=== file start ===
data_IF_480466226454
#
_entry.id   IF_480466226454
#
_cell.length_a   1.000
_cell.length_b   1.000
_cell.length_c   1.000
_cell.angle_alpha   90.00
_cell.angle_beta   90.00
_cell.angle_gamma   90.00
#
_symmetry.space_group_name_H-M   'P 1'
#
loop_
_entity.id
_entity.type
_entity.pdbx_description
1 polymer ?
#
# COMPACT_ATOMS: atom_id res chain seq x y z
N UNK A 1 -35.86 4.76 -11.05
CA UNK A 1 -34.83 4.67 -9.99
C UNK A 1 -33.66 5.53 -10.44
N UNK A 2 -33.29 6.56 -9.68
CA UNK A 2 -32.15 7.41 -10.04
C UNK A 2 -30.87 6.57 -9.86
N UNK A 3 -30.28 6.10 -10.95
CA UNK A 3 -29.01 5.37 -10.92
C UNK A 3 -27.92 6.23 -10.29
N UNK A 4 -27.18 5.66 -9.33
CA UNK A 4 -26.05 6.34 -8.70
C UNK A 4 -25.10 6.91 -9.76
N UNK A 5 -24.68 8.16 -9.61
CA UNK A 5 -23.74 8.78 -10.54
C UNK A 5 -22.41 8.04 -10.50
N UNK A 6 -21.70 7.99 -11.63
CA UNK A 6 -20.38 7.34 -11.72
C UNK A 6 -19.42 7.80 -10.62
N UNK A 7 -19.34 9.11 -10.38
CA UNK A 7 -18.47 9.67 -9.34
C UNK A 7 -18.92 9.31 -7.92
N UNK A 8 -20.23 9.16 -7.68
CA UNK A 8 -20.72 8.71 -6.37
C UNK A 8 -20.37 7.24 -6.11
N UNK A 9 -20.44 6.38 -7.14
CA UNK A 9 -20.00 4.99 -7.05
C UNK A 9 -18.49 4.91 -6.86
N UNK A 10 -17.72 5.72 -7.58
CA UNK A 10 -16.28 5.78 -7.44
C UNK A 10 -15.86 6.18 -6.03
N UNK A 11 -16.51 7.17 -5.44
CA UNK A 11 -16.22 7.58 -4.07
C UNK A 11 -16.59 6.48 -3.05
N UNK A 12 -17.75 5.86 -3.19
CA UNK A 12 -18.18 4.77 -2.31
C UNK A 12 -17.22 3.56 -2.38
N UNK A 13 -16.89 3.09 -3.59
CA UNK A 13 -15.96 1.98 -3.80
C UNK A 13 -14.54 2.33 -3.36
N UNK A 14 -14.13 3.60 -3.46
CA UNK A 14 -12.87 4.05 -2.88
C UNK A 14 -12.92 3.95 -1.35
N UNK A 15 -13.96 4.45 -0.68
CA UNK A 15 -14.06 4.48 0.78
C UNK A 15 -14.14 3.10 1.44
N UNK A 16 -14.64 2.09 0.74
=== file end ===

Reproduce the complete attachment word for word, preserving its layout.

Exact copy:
data_IF_480466226454
#
_entry.id   IF_480466226454
#
_cell.length_a   1.000
_cell.length_b   1.000
_cell.length_c   1.000
_cell.angle_alpha   90.00
_cell.angle_beta   90.00
_cell.angle_gamma   90.00
#
_symmetry.space_group_name_H-M   'P 1'
#
loop_
_entity.id
_entity.type
_entity.pdbx_description
1 polymer ?
#
# COMPACT_ATOMS: atom_id res chain seq x y z
N UNK A 1 -35.86 4.76 -11.05
CA UNK A 1 -34.83 4.67 -9.99
C UNK A 1 -33.66 5.53 -10.44
N UNK A 2 -33.29 6.56 -9.68
CA UNK A 2 -32.15 7.41 -10.04
C UNK A 2 -30.87 6.57 -9.86
N UNK A 3 -30.28 6.10 -10.95
CA UNK A 3 -29.01 5.37 -10.92
C UNK A 3 -27.92 6.23 -10.29
N UNK A 4 -27.18 5.66 -9.33
CA UNK A 4 -26.05 6.34 -8.70
C UNK A 4 -25.10 6.91 -9.76
N UNK A 5 -24.68 8.16 -9.61
CA UNK A 5 -23.74 8.78 -10.54
C UNK A 5 -22.41 8.04 -10.50
N UNK A 6 -21.70 7.99 -11.63
CA UNK A 6 -20.38 7.34 -11.72
C UNK A 6 -19.42 7.80 -10.62
N UNK A 7 -19.34 9.11 -10.38
CA UNK A 7 -18.47 9.67 -9.34
C UNK A 7 -18.92 9.31 -7.92
N UNK A 8 -20.23 9.16 -7.68
CA UNK A 8 -20.72 8.71 -6.37
C UNK A 8 -20.37 7.24 -6.11
N UNK A 9 -20.44 6.38 -7.14
CA UNK A 9 -20.00 4.99 -7.05
C UNK A 9 -18.49 4.91 -6.86
N UNK A 10 -17.72 5.72 -7.58
CA UNK A 10 -16.28 5.78 -7.44
C UNK A 10 -15.86 6.18 -6.03
N UNK A 11 -16.51 7.17 -5.44
CA UNK A 11 -16.22 7.58 -4.07
C UNK A 11 -16.59 6.48 -3.05
N UNK A 12 -17.75 5.86 -3.19
CA UNK A 12 -18.18 4.77 -2.31
C UNK A 12 -17.22 3.56 -2.38
N UNK A 13 -16.89 3.09 -3.59
CA UNK A 13 -15.96 1.98 -3.80
C UNK A 13 -14.54 2.33 -3.36
N UNK A 14 -14.13 3.60 -3.46
CA UNK A 14 -12.87 4.05 -2.88
C UNK A 14 -12.92 3.95 -1.35
N UNK A 15 -13.96 4.45 -0.68
CA UNK A 15 -14.06 4.48 0.78
C UNK A 15 -14.14 3.10 1.44
N UNK A 16 -14.64 2.09 0.74